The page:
The RTX mobile refresh has been an interesting, if lackluster one. On he one hand, the overall pace of innovation has been slow (Intel mobile CPU, NVMe parts, mobile chipsets, etc), so what we’ve seen is laptop models which look identical year over year, with the exception of the GPU, at roughly the same price point. On the other hand, the GPU refresh represents a pretty significant architecture shift for Nvidia, which always introduces some confusion, in this case compounded by some truly odd marketing choices.
What this translates to on retail shelves for the thin and light category is that the GTX1070 MaxQ has been replaced by the RTX2060 (no MaxQ). For anyone not up to speed, “MaxQ” was a Pascal mobile part brand covering a set of parts that have been underclocked in order to fit within the thermal and power constraints of thin and light packaging. Each mobile GPU (1060, 1070, 1080, etc) had a “MaxQ” variant, typically performing anywhere from 15-30% worse than the standard clocked part. This branding has persisted into the Turing era, with RTX parts having a MaxQ variant. Except for the RTX2060. So does that mean the RTX2060 mobile has standard clocks? No. It’s underclocked like a MaxQ would be, it just doesn’t carry that brand because there is only the one variant. Bullshit? Yeah, pretty much. The take away here is that the RTX2060 really is the successor of the GTX1070 MaxQ, which is why the price point for these systems has stayed roughly the same. So the real question is, is there any actual upgrade in this refresh? Let’s find out!
At HQ we happen to have representative systems of each gen, fighting the good fight so you don’t have to! The contenders are:
- MSI GS65 Stealth – Intel i7 8750H 6 Core, 16GB dual channel DDR4, 512GB NVMe, GTX 1070 MaxQ, 1080p 144Hz (4.1lbs)
- Razer Blade 15 – Intel i7 8750H 6 Core, 16GB dual channel DDR4, 512GB NVMe, RTX 2060, 1080p 144Hz (4.5lbs)
The above makes it clear how similar these systems really are. The weight difference comes down mainly to materials and build quality. The Razer feels like a tank and is solid, the MSI feels lighter, but you can also feel the flex and the plastic is noticeable. To put the systems through their paces, a mix of benchmarks and games was utilized, in each case set to max settings at 1080p:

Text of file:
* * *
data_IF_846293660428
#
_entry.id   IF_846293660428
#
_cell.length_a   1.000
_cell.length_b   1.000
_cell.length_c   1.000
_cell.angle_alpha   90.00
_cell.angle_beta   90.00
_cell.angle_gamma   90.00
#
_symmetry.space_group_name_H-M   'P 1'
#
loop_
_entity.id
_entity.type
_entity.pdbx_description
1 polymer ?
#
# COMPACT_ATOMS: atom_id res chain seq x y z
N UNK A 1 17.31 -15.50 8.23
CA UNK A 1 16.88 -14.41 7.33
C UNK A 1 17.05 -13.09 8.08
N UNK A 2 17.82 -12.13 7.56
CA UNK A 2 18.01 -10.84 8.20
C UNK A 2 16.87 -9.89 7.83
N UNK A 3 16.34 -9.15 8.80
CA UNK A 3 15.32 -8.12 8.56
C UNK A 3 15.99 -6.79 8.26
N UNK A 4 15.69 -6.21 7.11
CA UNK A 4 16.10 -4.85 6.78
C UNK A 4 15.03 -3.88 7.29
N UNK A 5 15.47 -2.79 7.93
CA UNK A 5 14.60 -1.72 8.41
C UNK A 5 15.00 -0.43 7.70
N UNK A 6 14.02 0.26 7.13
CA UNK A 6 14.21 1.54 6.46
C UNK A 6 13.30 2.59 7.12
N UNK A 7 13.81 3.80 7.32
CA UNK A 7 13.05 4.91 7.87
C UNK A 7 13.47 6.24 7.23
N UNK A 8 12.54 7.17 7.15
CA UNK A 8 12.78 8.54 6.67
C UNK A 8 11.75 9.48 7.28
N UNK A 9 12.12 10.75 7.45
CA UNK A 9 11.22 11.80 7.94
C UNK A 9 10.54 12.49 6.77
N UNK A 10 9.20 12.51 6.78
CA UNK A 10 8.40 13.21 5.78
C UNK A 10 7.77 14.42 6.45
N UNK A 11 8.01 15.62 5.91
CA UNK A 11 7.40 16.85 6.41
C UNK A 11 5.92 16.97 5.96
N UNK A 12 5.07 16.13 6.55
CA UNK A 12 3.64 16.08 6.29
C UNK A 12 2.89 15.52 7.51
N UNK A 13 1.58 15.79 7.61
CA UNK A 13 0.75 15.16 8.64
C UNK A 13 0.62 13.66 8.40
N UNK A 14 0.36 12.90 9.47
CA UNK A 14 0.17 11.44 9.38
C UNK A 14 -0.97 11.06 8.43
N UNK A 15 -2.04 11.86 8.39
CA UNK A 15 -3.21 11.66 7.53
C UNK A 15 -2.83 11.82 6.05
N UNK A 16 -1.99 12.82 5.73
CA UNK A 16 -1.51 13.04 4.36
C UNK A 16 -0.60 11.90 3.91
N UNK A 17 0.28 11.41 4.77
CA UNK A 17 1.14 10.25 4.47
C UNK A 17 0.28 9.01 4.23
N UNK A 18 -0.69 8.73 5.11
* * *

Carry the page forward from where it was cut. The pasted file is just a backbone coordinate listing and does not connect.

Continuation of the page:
- Unigine Heaven 4.0
- Assassin’s Creed Odyssey
- Metro 2033 Redux
- Rise of the Tomb Raider
Videos of each run through follow after the analysis, but the tale of the tape is presented below:
With the exception of Unigine Heaven, which was a strange anomaly, the RTX 2060 consistently placed ahead of the GTX 1070 MaxQ by 4-14%. Percentage gain (or loss) between RTX 2060 and GTX 1070 MaxQ represented below:
So what is the final verdict here? Well, in this case value must be taken into consideration. The gains are admittedly not earth shattering, and there was even a loss (albeit in a synthetic benchmark), but the gains were consistently repeatable and on the higher end (14% in Odyssey) non-trivial. Nvidia’s marketing approach is highly questionable this round, but given the new parts are roughly even money from the old parts, it seems reasonable to give them a thumbs up. That said, upgrading isn’t worth it given the performance leap isn’t significant and the RTX exclusive features (DLSS, Ray Tracing) are both untested and unlikely to be practical on these mobile parts..
Videos of the run throughs are linked below.
Assassin’s Creed Odyssey
Metro 2033 Redux
Rise of the Tomb Raider